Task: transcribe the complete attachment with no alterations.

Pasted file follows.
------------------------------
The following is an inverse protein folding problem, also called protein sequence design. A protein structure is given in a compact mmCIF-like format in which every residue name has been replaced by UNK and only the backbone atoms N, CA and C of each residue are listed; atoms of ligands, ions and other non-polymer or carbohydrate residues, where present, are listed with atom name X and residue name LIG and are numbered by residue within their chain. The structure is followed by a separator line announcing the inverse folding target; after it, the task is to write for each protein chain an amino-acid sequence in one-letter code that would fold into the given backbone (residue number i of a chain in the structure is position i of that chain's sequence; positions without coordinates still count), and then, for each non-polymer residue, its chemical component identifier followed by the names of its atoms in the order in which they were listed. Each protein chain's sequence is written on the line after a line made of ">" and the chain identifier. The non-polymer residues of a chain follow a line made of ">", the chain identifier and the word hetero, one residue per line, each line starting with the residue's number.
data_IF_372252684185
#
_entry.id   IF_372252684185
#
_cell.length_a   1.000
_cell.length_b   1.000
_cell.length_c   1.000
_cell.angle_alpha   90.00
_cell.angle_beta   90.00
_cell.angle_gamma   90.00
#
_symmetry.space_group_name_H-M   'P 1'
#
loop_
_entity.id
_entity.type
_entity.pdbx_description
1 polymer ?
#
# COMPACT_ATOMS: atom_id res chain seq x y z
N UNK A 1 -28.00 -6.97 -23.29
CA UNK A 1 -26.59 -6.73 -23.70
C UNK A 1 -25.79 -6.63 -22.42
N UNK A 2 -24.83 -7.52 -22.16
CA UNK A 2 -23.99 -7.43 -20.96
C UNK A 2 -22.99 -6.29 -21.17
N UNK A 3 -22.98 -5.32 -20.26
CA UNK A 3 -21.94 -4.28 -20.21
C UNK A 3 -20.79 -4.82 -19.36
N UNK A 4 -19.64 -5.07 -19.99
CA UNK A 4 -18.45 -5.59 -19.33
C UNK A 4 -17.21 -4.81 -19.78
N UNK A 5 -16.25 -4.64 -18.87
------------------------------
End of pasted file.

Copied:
The following is an inverse protein folding problem, also called protein sequence design. A protein structure is given in a compact mmCIF-like format in which every residue name has been replaced by UNK and only the backbone atoms N, CA and C of each residue are listed; atoms of ligands, ions and other non-polymer or carbohydrate residues, where present, are listed with atom name X and residue name LIG and are numbered by residue within their chain. The structure is followed by a separator line announcing the inverse folding target; after it, the task is to write for each protein chain an amino-acid sequence in one-letter code that would fold into the given backbone (residue number i of a chain in the structure is position i of that chain's sequence; positions without coordinates still count), and then, for each non-polymer residue, its chemical component identifier followed by the names of its atoms in the order in which they were listed. Each protein chain's sequence is written on the line after a line made of ">" and the chain identifier. The non-polymer residues of a chain follow a line made of ">", the chain identifier and the word hetero, one residue per line, each line starting with the residue's number.
data_IF_372252684185
#
_entry.id   IF_372252684185
#
_cell.length_a   1.000
_cell.length_b   1.000
_cell.length_c   1.000
_cell.angle_alpha   90.00
_cell.angle_beta   90.00
_cell.angle_gamma   90.00
#
_symmetry.space_group_name_H-M   'P 1'
#
loop_
_entity.id
_entity.type
_entity.pdbx_description
1 polymer ?
#
# COMPACT_ATOMS: atom_id res chain seq x y z
N UNK A 1 -28.00 -6.97 -23.29
CA UNK A 1 -26.59 -6.73 -23.70
C UNK A 1 -25.79 -6.63 -22.42
N UNK A 2 -24.83 -7.52 -22.16
CA UNK A 2 -23.99 -7.43 -20.96
C UNK A 2 -22.99 -6.29 -21.17
N UNK A 3 -22.98 -5.32 -20.26
CA UNK A 3 -21.94 -4.28 -20.21
C UNK A 3 -20.79 -4.82 -19.36
N UNK A 4 -19.64 -5.07 -19.99
CA UNK A 4 -18.45 -5.59 -19.33
C UNK A 4 -17.21 -4.81 -19.78
N UNK A 5 -16.25 -4.64 -18.87